Master's Theses

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Date of Award

Summer 1967

Degree Name

Master of Science (MS)

Department

Chemistry

Advisor

Max Rumpel

Abstract

The specific problem of this thesis was to determine the stability constants of methylglyoxal bis-(guanyl hydrazone) chelates with Co(II), Cd(II), Ni(II), Zn(II), Cu(II), and Cr(III) ions. This investigation was made at 25°C., 50°C., and 75°C., by polarographic and spectrophotometric methods. Values of the thermodynamic functions--AG, AH, AS--were calculated from the stability constants. Previous research has shown that the stoichiometry of the chelate formation is 1:1. This was considered a valid fact and the stability constants were calculated on the basis of 1:1 stoichiometry. (i) Polarographic Determinations: Reduction waves were obtained at 25°C., 50°C., and 75°C. for Co(ll), Cu(II), Cd(II), Ni(II), Zn(ll), and Cr(lll ) perchlorates and their chelates. A study was made to determine the Influence of pH variation on half-wave potentials of these simple metal ions and their chelates. Sodium hydroxide and perchloric acid were used to obtain the desired pH. Optimum pH was found to be between three and four for all systems studied. Saturated sodium tartrate-tartaric acid buffer (pH 3.5) was used to maintain the pH within this range. In obtaining the reduction waves Triton X- 100 was used as a maximum suppressor and sodium perchlorate was used as the electrolyte. The change in half-wave potentials between a simple metal ion and its chelate is directly related to the stability constant. (ii) Spectrophotometric Determinations: Absorbancies of a series of standard solutions of Co(II), Cu(II), Cd(II), Ni(II), Zn (ll), and Cd(ll) perchlorates and methylglyoxal bis-(guanylhydrazone) were obtained and p lots were made of concentration versus absorbance for these systems at the wave lengths of maximum absorptivity. Molar absorptivities for metal ions and for methylglyoxal bis-(guanylhydrazone) were calculated. After mixing known amounts of metal ion and methylglyoxal bis-(guanylhydrazone), the equilibrium concentrations of each were determined from comparisons of absorbancies to the standard plots. From these concentrations the stability constants were calculated. Temperatures of the samples were controlled by introducing a special cell holder through which a constant temperature liquid was circulated.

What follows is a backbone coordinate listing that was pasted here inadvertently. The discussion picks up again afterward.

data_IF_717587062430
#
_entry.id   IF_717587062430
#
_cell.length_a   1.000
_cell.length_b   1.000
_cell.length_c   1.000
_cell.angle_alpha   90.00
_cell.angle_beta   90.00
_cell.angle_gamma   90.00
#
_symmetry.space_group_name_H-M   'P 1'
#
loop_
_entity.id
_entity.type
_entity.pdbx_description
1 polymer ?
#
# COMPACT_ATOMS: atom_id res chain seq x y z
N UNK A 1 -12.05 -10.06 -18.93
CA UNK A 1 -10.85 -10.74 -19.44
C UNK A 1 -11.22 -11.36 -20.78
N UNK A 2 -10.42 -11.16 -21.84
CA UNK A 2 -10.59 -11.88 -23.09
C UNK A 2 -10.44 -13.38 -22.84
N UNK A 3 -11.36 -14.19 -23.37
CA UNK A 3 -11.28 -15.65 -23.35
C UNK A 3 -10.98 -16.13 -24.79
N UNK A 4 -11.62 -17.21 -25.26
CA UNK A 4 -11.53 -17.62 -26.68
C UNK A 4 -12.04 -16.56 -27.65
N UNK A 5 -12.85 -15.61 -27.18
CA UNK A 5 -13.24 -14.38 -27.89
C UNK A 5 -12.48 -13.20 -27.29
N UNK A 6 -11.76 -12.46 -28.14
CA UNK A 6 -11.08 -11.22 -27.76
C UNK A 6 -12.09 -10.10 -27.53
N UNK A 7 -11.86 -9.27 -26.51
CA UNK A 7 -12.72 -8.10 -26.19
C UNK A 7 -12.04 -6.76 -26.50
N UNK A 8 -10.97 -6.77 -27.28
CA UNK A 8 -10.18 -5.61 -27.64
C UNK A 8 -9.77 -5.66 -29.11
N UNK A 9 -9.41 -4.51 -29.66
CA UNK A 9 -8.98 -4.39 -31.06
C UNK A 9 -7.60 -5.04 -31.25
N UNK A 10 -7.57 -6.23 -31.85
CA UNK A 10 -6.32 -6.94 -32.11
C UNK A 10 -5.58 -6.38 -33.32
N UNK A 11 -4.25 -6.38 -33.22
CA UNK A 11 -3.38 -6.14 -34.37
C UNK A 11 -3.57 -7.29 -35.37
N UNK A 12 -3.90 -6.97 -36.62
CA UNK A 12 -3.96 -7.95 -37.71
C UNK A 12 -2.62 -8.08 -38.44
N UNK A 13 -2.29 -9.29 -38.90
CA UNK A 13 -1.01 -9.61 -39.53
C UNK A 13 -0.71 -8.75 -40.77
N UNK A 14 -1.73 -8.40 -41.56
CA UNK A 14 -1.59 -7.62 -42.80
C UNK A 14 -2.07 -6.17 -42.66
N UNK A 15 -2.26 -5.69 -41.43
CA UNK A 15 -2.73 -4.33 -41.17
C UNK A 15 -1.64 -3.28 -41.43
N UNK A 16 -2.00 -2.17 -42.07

Rights

Copyright 1967 Mansukh Mohanlal Patel

Comments

Notice: This material may be protected by copyright law (Title 17 U.S. Code).

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